The primary goal of this quick start guide is to introduce you to the DARI language. This is a first attempt at DARI in two hours … impossible … but fun to try … see natural vocabulary of simple words used over and over …
DARI // CRE LEARNING
Dari (دری, Darī, [dæɾiː]), or Dari Persian (فارسی دری, Fārsī-yi Darī), is a political term used for the various dialects of the Persian language spoken in Afghanistan. Dari is the term officially recognised and promoted since 1964 by the Afghan government for the Persian language, hence it is known as Afghan Persian or Eastern Persian in many Western sources. As Professor Nile Green remarks “the impulses behind renaming of Afghan Persian as Dari were more nationalistic than linguistic” in order to create an Afghan state narrative. Persian language in Afghanistan is generally called Farsi (فارسی) by the Persian-speaking ethnic groups and Parsi (پارسی) by ethnic Pashtuns. Apart from a few basics of vocabulary, there is little difference between formal written Persian of Afghanistan and Iran. The term “Dari” is officially used for the characteristic spoken Persian of Afghanistan, but is best restricted to formal spoken registers. Persian-speakers in Afghanistan contend that the term “Dari” has been forced on them by the dominant Pashtun ethnic group as an attempt to distance Afghanistan from its cultural, linguistic, and historical ties to the rest of the Persian-speaking world, which includes Iran, Tajikistan and parts of Uzbekistan such as Samarqand and Bukhara.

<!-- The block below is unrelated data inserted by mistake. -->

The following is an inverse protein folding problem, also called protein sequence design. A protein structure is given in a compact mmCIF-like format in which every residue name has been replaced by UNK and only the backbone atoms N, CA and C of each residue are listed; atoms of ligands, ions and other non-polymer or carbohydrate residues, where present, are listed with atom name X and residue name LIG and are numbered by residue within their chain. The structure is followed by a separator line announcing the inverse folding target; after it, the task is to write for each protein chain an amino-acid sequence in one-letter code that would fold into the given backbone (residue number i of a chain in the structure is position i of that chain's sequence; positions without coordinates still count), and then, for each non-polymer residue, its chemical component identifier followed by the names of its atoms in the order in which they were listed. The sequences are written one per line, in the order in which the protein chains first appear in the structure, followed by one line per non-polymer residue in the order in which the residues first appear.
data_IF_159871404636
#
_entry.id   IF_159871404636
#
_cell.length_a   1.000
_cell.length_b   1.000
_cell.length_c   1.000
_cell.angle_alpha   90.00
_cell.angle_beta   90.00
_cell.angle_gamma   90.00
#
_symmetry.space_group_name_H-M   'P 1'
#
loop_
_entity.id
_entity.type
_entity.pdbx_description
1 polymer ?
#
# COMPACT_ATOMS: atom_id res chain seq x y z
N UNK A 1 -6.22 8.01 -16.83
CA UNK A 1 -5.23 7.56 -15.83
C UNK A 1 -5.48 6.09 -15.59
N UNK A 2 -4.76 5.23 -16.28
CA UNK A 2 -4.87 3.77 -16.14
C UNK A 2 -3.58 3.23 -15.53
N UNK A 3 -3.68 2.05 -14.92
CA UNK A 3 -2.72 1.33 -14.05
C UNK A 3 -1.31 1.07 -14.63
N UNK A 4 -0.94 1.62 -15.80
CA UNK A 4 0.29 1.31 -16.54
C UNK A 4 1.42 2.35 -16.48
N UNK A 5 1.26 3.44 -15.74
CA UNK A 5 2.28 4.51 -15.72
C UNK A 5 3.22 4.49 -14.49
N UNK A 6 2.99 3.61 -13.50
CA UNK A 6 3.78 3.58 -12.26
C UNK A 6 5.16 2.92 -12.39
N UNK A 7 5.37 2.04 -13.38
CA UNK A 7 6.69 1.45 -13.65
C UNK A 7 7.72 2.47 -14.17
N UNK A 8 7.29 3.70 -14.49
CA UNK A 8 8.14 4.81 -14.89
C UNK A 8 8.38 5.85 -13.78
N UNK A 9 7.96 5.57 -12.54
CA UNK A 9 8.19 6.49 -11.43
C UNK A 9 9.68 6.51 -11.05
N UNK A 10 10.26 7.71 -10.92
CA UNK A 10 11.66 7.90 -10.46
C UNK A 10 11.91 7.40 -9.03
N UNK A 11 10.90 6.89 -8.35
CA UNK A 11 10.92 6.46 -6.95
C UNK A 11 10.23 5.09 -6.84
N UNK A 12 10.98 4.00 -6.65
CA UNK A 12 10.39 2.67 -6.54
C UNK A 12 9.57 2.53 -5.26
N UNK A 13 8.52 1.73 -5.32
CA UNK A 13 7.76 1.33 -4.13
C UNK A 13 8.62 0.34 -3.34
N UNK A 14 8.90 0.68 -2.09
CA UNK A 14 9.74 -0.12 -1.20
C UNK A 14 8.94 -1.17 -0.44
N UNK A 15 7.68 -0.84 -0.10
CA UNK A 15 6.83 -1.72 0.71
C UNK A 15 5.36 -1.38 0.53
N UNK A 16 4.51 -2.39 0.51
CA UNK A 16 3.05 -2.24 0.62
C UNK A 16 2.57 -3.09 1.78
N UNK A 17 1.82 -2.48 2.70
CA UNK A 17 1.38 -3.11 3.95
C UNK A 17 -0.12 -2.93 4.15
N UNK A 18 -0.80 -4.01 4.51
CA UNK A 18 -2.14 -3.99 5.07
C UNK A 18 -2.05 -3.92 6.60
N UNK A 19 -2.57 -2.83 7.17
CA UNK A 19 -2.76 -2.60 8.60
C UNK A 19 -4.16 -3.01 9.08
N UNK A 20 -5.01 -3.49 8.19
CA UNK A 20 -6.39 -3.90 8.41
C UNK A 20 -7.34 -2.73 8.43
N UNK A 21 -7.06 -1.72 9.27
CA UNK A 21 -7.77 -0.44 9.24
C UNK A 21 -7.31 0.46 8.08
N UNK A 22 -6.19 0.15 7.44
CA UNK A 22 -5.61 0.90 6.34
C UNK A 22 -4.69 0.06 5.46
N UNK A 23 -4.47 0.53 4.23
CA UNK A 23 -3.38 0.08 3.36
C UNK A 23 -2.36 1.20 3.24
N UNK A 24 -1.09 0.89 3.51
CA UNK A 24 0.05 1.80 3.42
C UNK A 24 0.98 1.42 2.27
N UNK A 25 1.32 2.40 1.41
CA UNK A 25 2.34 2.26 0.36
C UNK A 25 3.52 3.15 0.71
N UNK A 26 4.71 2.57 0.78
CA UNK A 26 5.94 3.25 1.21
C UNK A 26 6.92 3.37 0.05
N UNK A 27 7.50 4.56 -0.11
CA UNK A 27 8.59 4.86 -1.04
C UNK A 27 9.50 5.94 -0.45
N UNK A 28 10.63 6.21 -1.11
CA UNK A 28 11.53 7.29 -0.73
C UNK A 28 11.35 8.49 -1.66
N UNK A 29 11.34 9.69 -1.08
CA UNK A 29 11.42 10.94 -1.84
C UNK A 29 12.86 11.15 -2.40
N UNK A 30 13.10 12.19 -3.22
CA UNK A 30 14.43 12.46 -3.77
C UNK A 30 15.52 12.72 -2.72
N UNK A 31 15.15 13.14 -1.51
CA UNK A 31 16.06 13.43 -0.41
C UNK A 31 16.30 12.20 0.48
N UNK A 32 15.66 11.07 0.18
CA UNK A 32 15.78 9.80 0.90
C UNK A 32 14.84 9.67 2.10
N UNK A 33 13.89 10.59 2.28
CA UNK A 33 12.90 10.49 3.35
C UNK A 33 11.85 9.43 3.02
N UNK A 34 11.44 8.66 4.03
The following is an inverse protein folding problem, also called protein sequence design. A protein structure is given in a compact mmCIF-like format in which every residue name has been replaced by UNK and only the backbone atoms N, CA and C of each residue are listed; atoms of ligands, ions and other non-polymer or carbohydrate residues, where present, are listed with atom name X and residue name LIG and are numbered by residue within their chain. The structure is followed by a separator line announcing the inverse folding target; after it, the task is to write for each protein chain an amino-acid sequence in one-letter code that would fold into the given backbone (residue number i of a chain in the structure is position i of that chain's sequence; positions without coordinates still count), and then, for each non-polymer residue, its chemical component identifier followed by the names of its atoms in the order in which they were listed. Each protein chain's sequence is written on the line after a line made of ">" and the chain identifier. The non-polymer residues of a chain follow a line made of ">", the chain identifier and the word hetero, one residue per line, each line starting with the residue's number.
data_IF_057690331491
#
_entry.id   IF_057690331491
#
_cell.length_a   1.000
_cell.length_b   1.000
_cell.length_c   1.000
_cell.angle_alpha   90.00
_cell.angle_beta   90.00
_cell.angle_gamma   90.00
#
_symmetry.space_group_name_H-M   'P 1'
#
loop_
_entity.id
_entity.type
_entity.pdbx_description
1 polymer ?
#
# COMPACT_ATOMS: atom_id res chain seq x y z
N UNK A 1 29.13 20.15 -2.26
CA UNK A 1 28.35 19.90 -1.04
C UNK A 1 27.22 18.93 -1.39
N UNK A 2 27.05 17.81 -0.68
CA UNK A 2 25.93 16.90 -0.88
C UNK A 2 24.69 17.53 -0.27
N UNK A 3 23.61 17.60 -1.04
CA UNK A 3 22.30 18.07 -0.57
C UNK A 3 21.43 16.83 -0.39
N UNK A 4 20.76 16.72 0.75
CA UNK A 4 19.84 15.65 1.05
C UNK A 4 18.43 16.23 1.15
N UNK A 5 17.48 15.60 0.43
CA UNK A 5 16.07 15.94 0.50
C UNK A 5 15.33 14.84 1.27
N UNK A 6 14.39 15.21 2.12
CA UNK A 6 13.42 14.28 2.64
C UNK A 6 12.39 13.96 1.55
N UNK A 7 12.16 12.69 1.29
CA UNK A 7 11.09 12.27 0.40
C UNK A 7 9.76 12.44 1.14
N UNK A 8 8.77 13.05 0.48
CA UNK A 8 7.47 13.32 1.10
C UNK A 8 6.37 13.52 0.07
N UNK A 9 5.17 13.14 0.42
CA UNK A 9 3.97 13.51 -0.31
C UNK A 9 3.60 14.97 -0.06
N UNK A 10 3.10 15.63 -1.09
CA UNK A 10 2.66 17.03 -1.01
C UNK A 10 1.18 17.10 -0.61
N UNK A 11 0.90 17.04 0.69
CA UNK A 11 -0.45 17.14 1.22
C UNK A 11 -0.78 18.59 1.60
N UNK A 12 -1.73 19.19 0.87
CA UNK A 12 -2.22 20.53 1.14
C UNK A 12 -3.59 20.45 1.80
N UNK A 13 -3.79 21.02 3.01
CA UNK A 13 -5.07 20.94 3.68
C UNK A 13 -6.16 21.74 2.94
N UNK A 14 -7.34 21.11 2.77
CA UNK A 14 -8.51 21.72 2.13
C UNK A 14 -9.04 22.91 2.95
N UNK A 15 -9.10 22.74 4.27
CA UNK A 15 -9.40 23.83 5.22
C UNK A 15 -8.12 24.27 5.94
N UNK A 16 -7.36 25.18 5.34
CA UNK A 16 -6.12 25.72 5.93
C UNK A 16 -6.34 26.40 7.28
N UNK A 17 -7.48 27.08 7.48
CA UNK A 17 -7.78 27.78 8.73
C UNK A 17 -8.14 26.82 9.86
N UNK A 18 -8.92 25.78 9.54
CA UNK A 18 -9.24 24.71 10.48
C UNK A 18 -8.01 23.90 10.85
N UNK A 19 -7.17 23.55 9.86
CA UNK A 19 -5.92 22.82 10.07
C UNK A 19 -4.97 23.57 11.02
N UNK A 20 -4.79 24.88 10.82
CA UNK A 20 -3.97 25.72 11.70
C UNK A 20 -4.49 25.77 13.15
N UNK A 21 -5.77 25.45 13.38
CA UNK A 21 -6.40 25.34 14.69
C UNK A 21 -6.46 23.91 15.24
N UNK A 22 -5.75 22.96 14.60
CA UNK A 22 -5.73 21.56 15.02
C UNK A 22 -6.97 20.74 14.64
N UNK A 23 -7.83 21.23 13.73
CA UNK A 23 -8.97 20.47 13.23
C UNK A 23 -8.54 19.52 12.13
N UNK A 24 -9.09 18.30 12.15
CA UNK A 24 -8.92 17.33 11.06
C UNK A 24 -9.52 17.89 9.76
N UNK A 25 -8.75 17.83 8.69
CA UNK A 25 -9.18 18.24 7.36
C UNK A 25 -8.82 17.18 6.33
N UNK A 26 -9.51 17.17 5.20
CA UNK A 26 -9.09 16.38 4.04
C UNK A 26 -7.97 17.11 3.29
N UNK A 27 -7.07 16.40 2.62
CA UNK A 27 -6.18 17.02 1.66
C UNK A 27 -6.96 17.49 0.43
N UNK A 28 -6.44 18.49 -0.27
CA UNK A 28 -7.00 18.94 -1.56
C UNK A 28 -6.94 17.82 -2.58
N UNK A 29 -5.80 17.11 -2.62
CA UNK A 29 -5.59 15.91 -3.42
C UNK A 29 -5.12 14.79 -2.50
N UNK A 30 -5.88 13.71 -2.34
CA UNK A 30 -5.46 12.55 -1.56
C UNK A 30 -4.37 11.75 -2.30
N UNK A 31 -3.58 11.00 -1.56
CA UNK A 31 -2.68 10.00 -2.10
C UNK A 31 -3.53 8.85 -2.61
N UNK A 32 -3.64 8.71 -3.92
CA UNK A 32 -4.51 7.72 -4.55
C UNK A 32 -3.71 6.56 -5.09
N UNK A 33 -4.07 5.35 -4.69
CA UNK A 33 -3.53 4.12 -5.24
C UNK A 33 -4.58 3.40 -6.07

As defined in the Constitution of Afghanistan, it is one of the two official languages of Afghanistan; the other is Pashto. Dari is the most widely spoken language in Afghanistan and the native language of approximately 40–45% of the population. Dari serves as the lingua franca of the country and is understood by up to 78% of the population.
“WHEN you create new POSITIVE wave patterns in YOUR mind … they give you STRENGTH for today … and HOPE for the future”
MAIN FEATURE //
Dynamic English-based brief language learning system developed with some UN staff.
For staff members on short or long missions to developed and developing countries to feel more comfortable and effective in achieving better working relationships in English, with local government, refugees, client and project staff as they perceive the effort to speak the local language with a good accent, and thus to respect and value the local culture.
DESIGNED FOR //
Non-speakers to acquire a confidence very rapidly, in the basics of the local natural language, and for current speakers to achieve significant accent improvement.
COURSE DURATION //
Six hours of professional instruction in CRE and then at individual discretion during one week, with reinforcement a month later.
Individual training or as a small part of any management training program to stimulate creativity, because: “Each language is an intellectual treasure-house of communication, culture and humanitarian values” – Professor Kenneth Hale – linguistics expert of MIT who spoke 50 languages fluently and died October 8th 2001.
Uses the CRE technique to achieve intuitive absorption of the natural language with confidence and without stress. Designed to handle varying individual value systems and needs. CRE technique, once acquired, can be easily used for any other language or dialect.